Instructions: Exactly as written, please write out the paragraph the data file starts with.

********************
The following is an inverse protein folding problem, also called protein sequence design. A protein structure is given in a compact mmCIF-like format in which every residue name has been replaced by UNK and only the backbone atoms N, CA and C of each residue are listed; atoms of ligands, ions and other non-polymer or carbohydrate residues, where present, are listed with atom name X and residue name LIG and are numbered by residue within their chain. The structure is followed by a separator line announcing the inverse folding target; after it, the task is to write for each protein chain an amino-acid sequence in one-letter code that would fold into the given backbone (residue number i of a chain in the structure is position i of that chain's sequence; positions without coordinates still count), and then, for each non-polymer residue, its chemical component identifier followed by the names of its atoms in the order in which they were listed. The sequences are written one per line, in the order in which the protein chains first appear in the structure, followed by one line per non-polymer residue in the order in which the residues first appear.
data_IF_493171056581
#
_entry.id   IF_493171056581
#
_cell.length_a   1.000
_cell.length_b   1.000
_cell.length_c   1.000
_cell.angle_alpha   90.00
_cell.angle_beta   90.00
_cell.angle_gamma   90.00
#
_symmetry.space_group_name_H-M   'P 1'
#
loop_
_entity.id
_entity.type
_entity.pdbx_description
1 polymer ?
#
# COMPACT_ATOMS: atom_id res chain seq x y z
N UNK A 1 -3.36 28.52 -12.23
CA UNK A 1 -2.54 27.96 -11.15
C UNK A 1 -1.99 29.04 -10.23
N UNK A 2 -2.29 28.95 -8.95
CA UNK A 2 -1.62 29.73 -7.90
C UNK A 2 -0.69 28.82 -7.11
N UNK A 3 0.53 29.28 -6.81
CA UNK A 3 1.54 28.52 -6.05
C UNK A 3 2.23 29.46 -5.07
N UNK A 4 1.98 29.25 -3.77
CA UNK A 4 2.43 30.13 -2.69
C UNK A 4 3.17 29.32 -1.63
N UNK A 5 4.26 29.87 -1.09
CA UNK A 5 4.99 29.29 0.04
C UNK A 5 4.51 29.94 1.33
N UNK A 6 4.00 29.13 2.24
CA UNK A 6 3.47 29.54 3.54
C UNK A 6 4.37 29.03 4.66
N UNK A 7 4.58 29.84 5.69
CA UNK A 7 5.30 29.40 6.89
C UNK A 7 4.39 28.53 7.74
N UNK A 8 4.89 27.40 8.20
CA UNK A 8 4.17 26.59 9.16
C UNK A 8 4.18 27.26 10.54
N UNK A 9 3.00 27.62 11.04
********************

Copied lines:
The following is an inverse protein folding problem, also called protein sequence design. A protein structure is given in a compact mmCIF-like format in which every residue name has been replaced by UNK and only the backbone atoms N, CA and C of each residue are listed; atoms of ligands, ions and other non-polymer or carbohydrate residues, where present, are listed with atom name X and residue name LIG and are numbered by residue within their chain. The structure is followed by a separator line announcing the inverse folding target; after it, the task is to write for each protein chain an amino-acid sequence in one-letter code that would fold into the given backbone (residue number i of a chain in the structure is position i of that chain's sequence; positions without coordinates still count), and then, for each non-polymer residue, its chemical component identifier followed by the names of its atoms in the order in which they were listed. The sequences are written one per line, in the order in which the protein chains first appear in the structure, followed by one line per non-polymer residue in the order in which the residues first appear.